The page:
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  8. Spinoza's theory of intellect – an Averroistic theory?Oliver Istvan Toth - 2020 - In Averroism between the 15th and 17th century. pp. 281-309.
    In this paper, I investigate whether Spinoza theory of intellect can be considered as an Averroistic, Themistian or Alexandrian theory of intellect. I identify key doctrines of these theories that are argumentatively and theoretically independent from Aristotelian hylomorphism and thus can be accepted by someone rejecting hylomorphism. Next, I argue that the textual evidence is inconclusive: depending on the reading of Spinoza's philosophy accepted, Spinoza's theory of intellect can or cannot be considered as an Averroistic theory.
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  9. Is Spinoza’s theory of Finite Mind Coherent? – Death, Affectivity and Epistemology in the Ethics.Oliver Istvan Toth - 2017 - The Concept of Affectivity in Early Modern Philosophy.
    In this paper I examine the question whether Spinoza can account for the necessity of death. I argue that he cannot because within his ethical intellectualist system the subject cannot understand the cause of her death, since by understanding it renders it harmless. Then, I argue that Spinoza could not solve this difficulties because of deeper commitments of his system. At the end I draw a historical parallel to the problem from medieval philosophy.
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  10.  43
    Individuality in Early Modern Philosophy.Oliver Istvan Toth - 2022 - In Charles T. Wolfe & Dana Jalobeanu (eds.), Encyclopedia of Early Modern Philosophy and the Sciences. Springer.
  11. The Concept of Affectivity in Early Modern Philosophy.Gábor Boros, Judit Szalai & Oliver Toth (eds.) - 2017 - Budapest, Hungary: Eötvös Loránd University Press.
    Collection of papers presented at the First Budapest Seminar in Early Modern Philosophy.
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  12. Personal Identity and Self-Interpretation & Natural Right and Natural Emotions.Gabor Boros, Judit Szalai & Oliver Toth (eds.) - 2020 - Budapest: Eötvös University Press.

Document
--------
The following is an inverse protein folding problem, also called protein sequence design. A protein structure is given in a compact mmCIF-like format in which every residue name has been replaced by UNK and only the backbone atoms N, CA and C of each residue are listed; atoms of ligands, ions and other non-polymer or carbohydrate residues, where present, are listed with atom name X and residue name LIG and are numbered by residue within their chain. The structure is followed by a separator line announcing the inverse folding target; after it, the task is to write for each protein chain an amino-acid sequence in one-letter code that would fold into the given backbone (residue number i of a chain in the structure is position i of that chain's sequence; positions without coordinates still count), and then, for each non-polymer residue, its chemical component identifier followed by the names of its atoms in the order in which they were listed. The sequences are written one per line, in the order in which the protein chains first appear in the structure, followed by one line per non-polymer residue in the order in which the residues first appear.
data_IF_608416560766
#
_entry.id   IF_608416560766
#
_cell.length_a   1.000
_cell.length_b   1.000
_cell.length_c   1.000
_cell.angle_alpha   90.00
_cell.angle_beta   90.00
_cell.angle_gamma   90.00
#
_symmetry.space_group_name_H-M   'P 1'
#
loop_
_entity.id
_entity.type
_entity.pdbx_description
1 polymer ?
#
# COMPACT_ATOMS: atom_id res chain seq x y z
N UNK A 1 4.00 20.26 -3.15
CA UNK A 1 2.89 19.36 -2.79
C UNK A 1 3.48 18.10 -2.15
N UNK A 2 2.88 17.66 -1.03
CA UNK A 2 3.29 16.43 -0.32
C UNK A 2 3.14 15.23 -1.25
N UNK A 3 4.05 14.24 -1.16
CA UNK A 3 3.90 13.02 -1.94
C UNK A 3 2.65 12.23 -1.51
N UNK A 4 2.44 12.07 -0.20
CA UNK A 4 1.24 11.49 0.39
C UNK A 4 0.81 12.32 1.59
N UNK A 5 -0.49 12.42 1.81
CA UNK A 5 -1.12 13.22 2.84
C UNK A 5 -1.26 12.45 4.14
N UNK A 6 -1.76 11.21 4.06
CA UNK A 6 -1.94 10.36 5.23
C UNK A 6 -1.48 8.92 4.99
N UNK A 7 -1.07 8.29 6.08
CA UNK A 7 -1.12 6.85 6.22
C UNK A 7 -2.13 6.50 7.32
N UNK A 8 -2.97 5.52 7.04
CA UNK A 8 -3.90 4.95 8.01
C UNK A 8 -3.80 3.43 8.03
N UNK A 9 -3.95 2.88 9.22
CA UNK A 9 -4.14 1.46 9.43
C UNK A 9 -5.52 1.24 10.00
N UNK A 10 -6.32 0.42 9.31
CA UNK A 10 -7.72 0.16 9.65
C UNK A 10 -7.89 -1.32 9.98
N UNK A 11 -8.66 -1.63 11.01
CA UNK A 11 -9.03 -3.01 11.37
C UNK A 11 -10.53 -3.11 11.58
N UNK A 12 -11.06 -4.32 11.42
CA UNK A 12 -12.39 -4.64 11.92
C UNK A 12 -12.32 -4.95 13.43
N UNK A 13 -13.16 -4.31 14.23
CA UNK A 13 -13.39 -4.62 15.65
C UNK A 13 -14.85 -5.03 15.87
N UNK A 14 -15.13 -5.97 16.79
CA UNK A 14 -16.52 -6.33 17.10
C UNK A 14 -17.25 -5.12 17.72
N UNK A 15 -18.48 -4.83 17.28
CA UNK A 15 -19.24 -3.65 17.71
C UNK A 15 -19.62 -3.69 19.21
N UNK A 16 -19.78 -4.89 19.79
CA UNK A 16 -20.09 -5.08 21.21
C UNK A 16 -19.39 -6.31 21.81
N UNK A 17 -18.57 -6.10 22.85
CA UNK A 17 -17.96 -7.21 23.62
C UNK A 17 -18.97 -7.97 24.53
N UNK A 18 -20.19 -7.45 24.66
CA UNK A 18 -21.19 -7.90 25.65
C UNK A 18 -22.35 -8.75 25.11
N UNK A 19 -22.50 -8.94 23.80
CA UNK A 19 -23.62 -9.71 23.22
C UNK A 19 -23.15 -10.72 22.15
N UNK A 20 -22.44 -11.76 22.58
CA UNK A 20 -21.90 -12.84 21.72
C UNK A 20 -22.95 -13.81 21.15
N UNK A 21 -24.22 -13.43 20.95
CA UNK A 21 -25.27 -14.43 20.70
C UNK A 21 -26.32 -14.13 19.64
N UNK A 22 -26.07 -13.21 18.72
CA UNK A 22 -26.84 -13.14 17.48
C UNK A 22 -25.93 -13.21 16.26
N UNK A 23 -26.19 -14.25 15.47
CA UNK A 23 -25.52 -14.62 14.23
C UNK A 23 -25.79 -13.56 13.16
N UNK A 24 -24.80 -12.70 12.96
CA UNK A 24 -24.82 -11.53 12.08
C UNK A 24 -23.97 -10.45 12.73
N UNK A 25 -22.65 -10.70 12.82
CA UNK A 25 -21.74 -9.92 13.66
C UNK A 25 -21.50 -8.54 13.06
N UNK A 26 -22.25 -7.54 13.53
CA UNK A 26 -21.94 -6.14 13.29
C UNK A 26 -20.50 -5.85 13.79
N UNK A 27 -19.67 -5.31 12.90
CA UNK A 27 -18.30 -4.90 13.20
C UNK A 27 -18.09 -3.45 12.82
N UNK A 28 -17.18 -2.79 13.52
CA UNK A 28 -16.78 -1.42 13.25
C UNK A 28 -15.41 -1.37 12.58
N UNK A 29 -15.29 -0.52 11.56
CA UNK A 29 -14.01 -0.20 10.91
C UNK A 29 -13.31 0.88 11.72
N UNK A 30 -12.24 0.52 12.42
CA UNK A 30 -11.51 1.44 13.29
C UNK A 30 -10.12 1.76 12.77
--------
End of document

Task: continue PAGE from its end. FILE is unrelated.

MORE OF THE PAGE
13.  27
    Die Entstehung von Spinozas Urteilstheorie und ihre Implikationen für seine politische Philosophie.Ursula Renz & Oliver Istvan Toth - 2021 - Deutsche Zeitschrift für Philosophie 69 (4):633-645.
    In this paper, we reconstruct the development of Spinoza’s theory of judgment against the backdrop of the development of his political views. In this context we also look at the difference between Descartes’ meta-act theory of judgment, which Spinoza criticises, and his own all-inclusive approach. By “meta-act theory” we understand the claim that content and judgment about the truth of the content are metaphysically really distinct mental items. By an “all-inclusive theory” we understand the claim that judgment and content constitute (...)
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  14.  25
    Lust auf Kuchen: Rationale Durchdringung und Arten der Begierde bei Thomas.Oliver I. Toth - 2021 - Deutsche Zeitschrift für Philosophie 69 (3):480-485.
    In this review of Dominik Perler’s book Eine Person sein, Perler’s reconstruction of the relationship between Thomas Aquinas’s unitarist position and his theory of incontinence is analyzed. Perler argues that the unitarist position of Thomas allowes him to conceive of incontinence as a weakness of the whole psychological system of the person. Unlike the mad person, the incontinent has responsibility because she has preserved a degree of rational control. Perler argues that the incontinent person is not responsible for the spontaneous (...)